In a recent article published in ADDitude Magazine, Dr. William Dodson described the integrated paths of ADHD and the human body’s nervous system as they relate to deadlines, procrastination and overall motivation. In fact, Dr. Dodson claims the ADHD nervous system is unique and special in that it regulates attention and emotions in different ways than the nervous system of those without the condition—the secret behind the ADHD brain, if you will.
ADHD is diagnosed in a number of different ways. There are literally anywhere from 18 to 100 criteria or traits that formal diagnosticians have used to sort through possible symptoms. Many ADHD doctors and practitioners have tried to simplify this method by understanding the true impairments of ADHD at its most fundamental nature. Dr. Dodson claims this special feature that only affects people with ADHD, and not “neurotypical” people, is actually biological.
In actuality, Dr. Dodson claims that individuals with ADHD do not have a damaged or defected nervous system, but a unique one with its own set of rules. Contrary to popular belief, people with an ADHD nervous system have significantly higher IQs, are hyperactive internally and pay much more attention to everything than their non-ADHD counterparts. When they are “in the zone,” people with ADHD can cruise through the day with no impairments or executive function deficits. This is common when ADHD individuals are thrown into a competitive environment or are challenged by new or novel tasks. This is also the reason why procrastination is a general impairment with people with ADHD—they can’t get the work done until it becomes interesting, challenging or urgent.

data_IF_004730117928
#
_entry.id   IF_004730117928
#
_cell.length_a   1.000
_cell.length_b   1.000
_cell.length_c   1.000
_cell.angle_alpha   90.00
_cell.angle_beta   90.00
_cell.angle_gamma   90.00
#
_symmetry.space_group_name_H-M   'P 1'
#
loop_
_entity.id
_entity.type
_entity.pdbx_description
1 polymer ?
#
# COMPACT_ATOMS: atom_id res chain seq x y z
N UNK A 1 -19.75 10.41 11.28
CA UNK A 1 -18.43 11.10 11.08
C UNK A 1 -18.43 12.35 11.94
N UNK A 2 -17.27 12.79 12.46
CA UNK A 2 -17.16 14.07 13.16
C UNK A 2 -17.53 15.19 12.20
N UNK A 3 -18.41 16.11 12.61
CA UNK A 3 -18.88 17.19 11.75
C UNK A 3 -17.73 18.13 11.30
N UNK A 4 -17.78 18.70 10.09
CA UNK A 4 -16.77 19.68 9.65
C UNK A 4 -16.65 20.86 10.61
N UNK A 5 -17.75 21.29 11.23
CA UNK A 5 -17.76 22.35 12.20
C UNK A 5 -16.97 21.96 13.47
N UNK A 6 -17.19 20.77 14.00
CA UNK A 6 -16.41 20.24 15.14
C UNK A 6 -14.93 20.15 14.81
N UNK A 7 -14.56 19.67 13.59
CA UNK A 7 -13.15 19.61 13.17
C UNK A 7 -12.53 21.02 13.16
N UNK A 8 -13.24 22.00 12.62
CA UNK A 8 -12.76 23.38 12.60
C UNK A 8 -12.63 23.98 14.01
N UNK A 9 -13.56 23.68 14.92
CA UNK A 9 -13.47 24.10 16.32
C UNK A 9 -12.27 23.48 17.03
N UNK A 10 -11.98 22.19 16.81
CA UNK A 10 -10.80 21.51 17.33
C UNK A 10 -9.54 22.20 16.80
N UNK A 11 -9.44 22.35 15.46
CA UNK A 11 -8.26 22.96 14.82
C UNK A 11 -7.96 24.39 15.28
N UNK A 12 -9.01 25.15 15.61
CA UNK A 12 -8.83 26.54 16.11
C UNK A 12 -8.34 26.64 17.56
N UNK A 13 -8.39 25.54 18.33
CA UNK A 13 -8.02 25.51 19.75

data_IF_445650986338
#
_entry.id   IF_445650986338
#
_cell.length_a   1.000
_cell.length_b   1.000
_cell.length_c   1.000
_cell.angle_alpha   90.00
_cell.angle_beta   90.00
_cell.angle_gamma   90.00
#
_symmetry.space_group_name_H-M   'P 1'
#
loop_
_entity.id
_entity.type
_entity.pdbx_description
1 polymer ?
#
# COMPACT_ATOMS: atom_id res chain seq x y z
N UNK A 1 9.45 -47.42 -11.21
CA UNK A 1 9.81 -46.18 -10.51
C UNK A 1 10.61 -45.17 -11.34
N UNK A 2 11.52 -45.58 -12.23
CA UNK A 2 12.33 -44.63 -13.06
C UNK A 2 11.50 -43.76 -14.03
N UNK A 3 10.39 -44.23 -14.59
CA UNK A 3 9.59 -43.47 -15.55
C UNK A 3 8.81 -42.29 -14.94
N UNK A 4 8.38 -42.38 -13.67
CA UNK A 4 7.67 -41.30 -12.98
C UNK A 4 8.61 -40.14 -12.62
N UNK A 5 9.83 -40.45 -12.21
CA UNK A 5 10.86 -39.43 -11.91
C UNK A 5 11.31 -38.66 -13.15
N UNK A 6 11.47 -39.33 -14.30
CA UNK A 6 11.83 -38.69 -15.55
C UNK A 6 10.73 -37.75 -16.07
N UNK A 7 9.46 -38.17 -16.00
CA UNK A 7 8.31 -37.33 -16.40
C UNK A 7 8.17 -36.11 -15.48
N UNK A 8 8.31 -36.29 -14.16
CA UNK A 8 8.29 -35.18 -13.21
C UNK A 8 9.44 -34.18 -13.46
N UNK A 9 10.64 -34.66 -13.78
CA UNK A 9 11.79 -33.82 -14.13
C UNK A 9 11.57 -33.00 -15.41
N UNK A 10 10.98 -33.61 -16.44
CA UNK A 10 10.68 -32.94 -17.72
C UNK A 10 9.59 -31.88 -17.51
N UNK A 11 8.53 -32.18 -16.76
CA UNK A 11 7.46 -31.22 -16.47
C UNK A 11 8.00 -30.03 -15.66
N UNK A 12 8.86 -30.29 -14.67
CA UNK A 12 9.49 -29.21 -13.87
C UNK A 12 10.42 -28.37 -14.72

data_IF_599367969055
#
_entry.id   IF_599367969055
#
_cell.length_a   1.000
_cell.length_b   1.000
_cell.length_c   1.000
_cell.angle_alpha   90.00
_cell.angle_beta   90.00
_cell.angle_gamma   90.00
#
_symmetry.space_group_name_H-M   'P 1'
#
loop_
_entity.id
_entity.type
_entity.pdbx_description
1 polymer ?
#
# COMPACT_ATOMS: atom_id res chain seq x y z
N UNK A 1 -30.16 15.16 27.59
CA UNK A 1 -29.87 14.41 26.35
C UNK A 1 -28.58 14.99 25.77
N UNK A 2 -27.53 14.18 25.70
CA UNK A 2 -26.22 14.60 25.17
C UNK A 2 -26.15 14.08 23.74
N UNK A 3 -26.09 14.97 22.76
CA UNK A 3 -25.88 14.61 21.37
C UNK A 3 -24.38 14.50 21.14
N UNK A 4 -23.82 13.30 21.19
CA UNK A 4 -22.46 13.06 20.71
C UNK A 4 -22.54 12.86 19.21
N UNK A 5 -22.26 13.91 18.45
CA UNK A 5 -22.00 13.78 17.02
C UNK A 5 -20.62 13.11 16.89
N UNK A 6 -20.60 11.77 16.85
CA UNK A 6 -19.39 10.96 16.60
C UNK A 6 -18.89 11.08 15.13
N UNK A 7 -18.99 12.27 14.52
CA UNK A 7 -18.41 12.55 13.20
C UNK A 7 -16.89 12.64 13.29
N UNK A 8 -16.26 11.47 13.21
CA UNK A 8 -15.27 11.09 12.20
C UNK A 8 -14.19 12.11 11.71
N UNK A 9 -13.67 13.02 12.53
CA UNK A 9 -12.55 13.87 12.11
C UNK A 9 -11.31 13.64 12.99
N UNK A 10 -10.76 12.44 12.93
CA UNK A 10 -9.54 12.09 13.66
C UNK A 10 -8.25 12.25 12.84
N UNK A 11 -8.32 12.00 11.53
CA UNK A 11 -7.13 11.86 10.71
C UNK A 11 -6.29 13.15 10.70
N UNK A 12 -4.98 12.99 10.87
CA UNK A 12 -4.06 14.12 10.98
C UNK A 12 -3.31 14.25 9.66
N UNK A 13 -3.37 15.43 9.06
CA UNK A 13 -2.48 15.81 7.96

Neurotypical people use three factors to decide what to do, and how to start and complete a task: importance, secondary importance, and rewards/punishments. For a person with ADHD, importance and rewards do not motivate behavior. In school, work and life, ADHD people are given a “neurotypical owner’s manual” at birth, which works well for everyone else, but not for them.
Dr. Dodson claims the implications of this new understanding is key for coaches, doctors and professionals. He recommends early intervention, before an ADHD individual has been frustrated and demoralized in the neurotypical world, with medication and a rewritten owner’s manual to help people with ADHD get into their zone by noting techniques that work. That way, when they are called on to perform, they can understand how their own bodies work and apply the techniques that are helpful in that particular situation. This new approach doesn’t try to force ADHDers to fit a “neurotypical” mold, but rather, gives guidance that lasts a lifetime by playing to individual strengths.